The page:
Elections in India are one festival every citizen in the country enjoys. And when the battle is for the capital, the campaigns are almost as exciting as the results themselves.
Here are some of the things we will miss about this fascinating election process.
1. Live "concerts"
From superstar musicians performing in support of their favourite party, to that loudspeaker in your lane, or that lone cycle rickshaw- wallah who keeps you awake with a wide selection of badly remixed Bollywood tunes, it's like an annoying non-stop ad on a radio station but you find yourself humming those tunes in private anyway.
I am sure the song Tujhe Bhula Diya has a message for the elections. Definitely.
2. Catchy election jingles
As the wise Ke$ha once said ,
Wake up in the morning feeling like P Diddy,
Grab my glasses, I'm out the door, I'm gonna hit the city,
And you hear...
It's the time of the superbly composed election jingles, which are so catchy that you are bathroom singing them before you were even a bathroom singer. Congratulations, now you know.
We also have the Congress' peppy rock song ‘ Dilli banayi thi, Dilli banayenge ’ , which is catchy too we guess, but we just can't get enough of our dear PM and his pyaar for Delhi.
3. Posters, pamphlets and giant billboards
The entire city is bathed in colours of orange, white and whatever Congress colours are (Hint: Rahul baba's golden hair?).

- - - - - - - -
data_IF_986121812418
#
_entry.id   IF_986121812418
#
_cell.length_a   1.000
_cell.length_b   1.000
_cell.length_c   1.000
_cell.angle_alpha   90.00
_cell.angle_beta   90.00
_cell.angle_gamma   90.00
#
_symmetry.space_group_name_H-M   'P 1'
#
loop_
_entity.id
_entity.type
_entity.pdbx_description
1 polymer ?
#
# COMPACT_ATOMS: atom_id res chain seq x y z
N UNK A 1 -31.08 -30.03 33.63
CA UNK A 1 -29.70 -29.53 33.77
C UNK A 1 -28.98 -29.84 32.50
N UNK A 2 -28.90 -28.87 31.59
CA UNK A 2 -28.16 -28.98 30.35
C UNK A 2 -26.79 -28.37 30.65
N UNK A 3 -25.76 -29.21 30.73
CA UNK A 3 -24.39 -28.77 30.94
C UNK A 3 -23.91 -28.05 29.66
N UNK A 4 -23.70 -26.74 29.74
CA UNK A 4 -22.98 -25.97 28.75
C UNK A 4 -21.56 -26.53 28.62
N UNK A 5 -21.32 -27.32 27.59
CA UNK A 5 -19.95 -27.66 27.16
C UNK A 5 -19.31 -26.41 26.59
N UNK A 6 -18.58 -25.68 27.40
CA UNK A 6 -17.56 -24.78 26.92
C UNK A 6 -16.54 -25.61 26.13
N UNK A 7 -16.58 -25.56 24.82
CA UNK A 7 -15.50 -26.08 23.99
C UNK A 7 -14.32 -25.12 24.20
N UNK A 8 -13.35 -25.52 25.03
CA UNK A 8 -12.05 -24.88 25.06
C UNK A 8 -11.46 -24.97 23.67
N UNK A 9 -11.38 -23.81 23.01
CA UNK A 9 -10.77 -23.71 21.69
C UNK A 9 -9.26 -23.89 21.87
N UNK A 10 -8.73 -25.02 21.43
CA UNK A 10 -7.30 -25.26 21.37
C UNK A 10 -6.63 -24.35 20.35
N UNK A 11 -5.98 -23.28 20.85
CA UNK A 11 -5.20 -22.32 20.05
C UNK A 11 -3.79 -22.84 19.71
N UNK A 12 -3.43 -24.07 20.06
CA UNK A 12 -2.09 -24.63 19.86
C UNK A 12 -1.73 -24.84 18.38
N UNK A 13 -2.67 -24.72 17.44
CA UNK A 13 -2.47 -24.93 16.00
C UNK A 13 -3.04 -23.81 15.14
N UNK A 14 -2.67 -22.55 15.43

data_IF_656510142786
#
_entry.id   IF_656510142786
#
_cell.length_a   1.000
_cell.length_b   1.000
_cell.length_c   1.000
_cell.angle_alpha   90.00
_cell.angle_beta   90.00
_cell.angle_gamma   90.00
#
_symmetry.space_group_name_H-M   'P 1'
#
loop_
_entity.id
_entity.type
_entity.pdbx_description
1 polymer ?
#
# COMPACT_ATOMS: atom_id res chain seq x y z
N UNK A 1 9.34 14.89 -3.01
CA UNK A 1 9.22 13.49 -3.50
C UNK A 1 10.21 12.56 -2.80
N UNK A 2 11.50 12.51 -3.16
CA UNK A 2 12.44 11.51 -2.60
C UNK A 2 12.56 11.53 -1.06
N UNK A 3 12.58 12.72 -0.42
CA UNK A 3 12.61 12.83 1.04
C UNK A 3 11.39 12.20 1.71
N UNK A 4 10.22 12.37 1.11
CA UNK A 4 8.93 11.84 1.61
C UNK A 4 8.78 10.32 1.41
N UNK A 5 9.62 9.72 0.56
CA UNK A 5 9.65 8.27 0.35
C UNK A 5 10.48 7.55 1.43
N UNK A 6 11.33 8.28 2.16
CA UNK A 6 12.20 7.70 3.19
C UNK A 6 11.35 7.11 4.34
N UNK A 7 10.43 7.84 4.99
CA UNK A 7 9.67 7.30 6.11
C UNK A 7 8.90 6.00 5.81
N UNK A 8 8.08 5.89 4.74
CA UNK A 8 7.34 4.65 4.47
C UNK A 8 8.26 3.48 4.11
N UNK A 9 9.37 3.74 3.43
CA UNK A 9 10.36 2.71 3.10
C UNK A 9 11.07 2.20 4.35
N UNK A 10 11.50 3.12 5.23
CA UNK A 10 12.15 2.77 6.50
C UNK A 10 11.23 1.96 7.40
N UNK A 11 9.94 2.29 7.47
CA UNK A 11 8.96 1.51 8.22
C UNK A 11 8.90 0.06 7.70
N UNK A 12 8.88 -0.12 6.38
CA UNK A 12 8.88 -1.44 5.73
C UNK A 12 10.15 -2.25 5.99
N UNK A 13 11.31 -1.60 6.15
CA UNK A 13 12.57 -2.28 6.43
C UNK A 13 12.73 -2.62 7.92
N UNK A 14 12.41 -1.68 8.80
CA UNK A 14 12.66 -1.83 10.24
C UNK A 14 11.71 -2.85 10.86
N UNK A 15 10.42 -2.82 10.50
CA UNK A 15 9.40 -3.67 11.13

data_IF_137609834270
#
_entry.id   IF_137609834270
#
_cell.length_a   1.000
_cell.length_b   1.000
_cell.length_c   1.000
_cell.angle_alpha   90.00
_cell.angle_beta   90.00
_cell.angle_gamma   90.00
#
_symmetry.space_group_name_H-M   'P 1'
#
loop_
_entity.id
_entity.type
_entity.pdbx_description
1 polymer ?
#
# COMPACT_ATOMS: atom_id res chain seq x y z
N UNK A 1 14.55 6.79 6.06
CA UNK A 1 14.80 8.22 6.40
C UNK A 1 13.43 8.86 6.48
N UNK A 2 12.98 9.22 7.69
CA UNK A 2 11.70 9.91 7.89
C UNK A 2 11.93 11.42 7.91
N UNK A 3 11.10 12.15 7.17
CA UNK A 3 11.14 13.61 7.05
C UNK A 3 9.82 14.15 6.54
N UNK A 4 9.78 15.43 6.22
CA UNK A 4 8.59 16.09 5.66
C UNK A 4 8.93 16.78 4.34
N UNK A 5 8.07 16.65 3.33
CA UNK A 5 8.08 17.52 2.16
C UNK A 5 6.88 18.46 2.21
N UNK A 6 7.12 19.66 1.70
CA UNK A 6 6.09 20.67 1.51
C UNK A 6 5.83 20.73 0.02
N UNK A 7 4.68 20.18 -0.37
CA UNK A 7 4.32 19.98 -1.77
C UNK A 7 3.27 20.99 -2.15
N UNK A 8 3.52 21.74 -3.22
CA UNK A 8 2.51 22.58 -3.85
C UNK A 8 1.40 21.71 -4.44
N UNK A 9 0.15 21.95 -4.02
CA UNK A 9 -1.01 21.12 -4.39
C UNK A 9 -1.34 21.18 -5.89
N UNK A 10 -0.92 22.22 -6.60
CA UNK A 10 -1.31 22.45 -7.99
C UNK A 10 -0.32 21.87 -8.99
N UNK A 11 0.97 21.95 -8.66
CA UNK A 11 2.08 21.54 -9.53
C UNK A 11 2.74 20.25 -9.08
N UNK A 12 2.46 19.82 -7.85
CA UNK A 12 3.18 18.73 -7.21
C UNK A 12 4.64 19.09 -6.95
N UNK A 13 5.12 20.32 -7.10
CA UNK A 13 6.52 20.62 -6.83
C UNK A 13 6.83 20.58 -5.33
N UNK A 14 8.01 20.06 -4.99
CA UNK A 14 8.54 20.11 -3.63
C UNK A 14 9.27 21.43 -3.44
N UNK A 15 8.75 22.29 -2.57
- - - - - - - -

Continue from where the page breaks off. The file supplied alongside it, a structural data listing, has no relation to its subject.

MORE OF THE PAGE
That time of the year when every street is strewn with party flyers and pamphlets and all the walls generally reserved for public urination, now have posters plastered all over.
Has that hot Sunny Leone billboard outside your window been replaced by an election advertisement?
It's once in five years. Deal with it.
4. Perfect excuse to get late to office or college
'Sir, kuch log dharne par baith gaye the , road block ho gaya tha '
Sounds like a familiar excuse? Bet it does.
Political rallies and impromptu gatherings might be the bane of our busy city life, but there always is a silver lining. The excuse is legit, for election season only.
5. The only time conversations with strangers are not that weird
Every time that uncle sitting next to you in the metro opens his mouth, you dive into your bag searching for your headphones, lest you be party to quite random and unnecessary 'chit-chat'.
But somehow, that changed this week.
With election fever gripping the city, everyone is curious to know what the wise old uncle heard on his morning walk or the evening chai . The latest gossip and politician's scandals, this uncle is an encyclopedia of politically incorrect, but really fun information.
6. The politically-charged auto-wallahs
While the Uncle will give you information, the more pro-active of the lot will also seek your opinion.
Especially that friendly auto- wallah, who starts with the rather innocent " Aap v ote kisko doge? " which escalates quickly to his own personal political treatise and the travails of election rallies.
But XYZ ki sarkaar will make everything right!
Very convincing, this guy.
7. Poll phone calls